Sit-Stand Desks Insufficient to Offset Health Risks from Prolonged Sitting
In the current digital age, most of us find ourselves confined to our desks for the majority of the day. A plethora of studies have highlighted the detrimental health implications of extended, uninterrupted periods of sitting. Consequently, many offices have integrated sit-stand desks, which offer the flexibility to alternate between sitting and standing at the simple touch of a button or flick of a lever. However, is standing truly better? Are there potential risks associated with excessive standing? This article delves into the research on the health risks linked with prolonged sitting and standing, and discusses whether investing in an electric height adjustable sit stand up desk is a worthy decision.
What are the potential risks of excessive sitting?
Individuals who spend most of their time sitting are at an increased risk of developing chronic illnesses such as heart disease, type 2 diabetes, and certain types of cancer, which can ultimately lead to a reduced lifespan. Long periods of sitting can also result in musculoskeletal issues, particularly in the back and neck region. The health hazards associated with prolonged sitting are even more pronounced among individuals who engage in minimal physical activity or fail to meet the recommended levels of physical activity. While being physically active is crucial in mitigating the health risks associated with a sedentary lifestyle, it cannot entirely negate the adverse effects of spending extensive hours sitting each day.
Can prolonged standing be harmful too?
Contrary to popular belief, extended periods of standing can also be detrimental to musculoskeletal health. Long periods of standing can result in symptoms such as muscle fatigue, leg swelling, varicose veins, and discomfort and pain in the lower back and lower extremities (hips, knees, ankles, and feet). Recent studies suggest limiting standing to approximately 40 minutes at a time, without a break, to reduce the risk of developing musculoskeletal discomfort due to prolonged standing. However, it’s important to note that not everyone will experience these symptoms, and some individuals may be more resilient to the effects of prolonged standing than others.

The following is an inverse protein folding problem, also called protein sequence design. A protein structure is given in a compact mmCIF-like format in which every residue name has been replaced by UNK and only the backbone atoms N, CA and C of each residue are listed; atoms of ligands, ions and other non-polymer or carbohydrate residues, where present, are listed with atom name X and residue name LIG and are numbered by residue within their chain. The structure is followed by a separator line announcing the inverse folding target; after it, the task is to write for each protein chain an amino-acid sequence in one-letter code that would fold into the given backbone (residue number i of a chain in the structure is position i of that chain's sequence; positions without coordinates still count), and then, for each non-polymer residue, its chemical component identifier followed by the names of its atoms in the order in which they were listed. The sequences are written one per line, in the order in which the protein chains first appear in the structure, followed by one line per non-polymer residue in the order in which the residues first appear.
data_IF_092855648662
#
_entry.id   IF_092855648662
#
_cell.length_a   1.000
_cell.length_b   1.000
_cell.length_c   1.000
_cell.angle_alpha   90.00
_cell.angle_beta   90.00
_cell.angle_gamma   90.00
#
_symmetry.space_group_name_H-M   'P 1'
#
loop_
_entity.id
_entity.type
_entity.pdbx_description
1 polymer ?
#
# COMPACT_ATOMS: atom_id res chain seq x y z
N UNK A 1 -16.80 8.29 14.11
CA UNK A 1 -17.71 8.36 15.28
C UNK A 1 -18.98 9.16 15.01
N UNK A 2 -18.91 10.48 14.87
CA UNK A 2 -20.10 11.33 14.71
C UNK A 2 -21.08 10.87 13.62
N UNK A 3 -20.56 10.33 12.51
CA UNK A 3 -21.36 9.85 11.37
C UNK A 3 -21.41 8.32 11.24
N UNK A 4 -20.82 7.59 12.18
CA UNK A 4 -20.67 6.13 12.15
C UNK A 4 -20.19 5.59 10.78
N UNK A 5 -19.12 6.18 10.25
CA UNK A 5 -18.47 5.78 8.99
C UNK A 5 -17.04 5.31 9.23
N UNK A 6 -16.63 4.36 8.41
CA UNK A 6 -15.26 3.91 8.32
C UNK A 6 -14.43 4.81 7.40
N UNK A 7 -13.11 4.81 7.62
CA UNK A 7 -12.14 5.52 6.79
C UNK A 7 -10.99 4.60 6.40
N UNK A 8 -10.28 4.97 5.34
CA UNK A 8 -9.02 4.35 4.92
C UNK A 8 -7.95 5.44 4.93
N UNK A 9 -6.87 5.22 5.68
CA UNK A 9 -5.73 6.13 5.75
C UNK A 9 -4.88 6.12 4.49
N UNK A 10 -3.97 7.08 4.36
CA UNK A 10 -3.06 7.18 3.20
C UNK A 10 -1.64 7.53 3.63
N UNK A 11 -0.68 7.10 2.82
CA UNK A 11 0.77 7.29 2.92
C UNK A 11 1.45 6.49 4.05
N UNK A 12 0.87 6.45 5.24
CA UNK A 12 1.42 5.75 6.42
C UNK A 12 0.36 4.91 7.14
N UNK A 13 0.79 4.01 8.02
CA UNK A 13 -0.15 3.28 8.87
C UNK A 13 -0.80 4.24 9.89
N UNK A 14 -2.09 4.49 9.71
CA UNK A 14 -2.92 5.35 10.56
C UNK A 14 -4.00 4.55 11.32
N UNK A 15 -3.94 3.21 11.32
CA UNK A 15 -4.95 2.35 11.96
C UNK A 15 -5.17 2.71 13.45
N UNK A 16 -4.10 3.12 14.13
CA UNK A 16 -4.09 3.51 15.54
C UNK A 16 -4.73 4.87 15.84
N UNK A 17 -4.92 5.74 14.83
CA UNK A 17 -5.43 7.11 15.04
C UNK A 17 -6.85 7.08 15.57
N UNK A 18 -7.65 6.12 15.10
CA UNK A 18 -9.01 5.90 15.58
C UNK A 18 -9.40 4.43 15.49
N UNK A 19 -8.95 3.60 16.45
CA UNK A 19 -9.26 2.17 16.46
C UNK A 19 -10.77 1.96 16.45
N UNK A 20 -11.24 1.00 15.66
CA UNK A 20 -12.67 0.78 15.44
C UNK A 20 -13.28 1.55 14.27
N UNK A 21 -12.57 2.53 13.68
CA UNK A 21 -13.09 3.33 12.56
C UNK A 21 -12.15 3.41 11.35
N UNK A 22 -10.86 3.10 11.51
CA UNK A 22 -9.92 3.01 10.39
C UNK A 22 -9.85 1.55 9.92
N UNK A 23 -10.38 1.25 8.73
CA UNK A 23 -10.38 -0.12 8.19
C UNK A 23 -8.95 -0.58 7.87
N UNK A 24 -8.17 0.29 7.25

How can sit-stand desks help?
Sit-stand desks can effectively reduce sitting time during the workday among desk-based workers. Users of the best sit stand desks tend to alternate between sitting and standing postures, instead of standing for extended periods. However, the successful transition to working while standing up varies, and many users revert to their previous way of working sitting down in the long term. Thus, sit-stand desks alone are not sufficient to reduce desk-based workers’ sitting time. Employers and organizations must consider this when designing workplace policies, environments, and culture to ensure “sit less and move more” initiatives are effectively implemented and sustained.
How to choose the best standing desk?
If you already own a sit-stand desk, whether to keep or discard it will depend on various factors. Reflect on your usage patterns, comfort, desk ergonomics, health needs, cost, and space requirements. If standing or sitting for long periods while working leads to discomfort or fatigue, you may need to adjust your sit-stand routine or include additional supports. If you have an existing health condition or ongoing musculoskeletal symptoms, seek advice from a healthcare professional or ask your employer about arranging an assessment with an ergonomics specialist. This expert guidance can help you make an informed decision about your sit-stand desk.
Being physically active is paramount
Physical activity guidelines from governments and health-related agencies recommend adults limit the amount of time spent sitting. Interrupting and replacing sitting time with physical activity of any intensity has health benefits. The World Health Organization further recommends adults “aim to do more than the recommended levels of moderate- to vigorous-intensity physical activity” to reduce the harmful health effects of high levels of sitting. In essence, simply standing is not enough to counteract the harms of prolonged sitting. We need to incorporate more physical activity into our daily routines.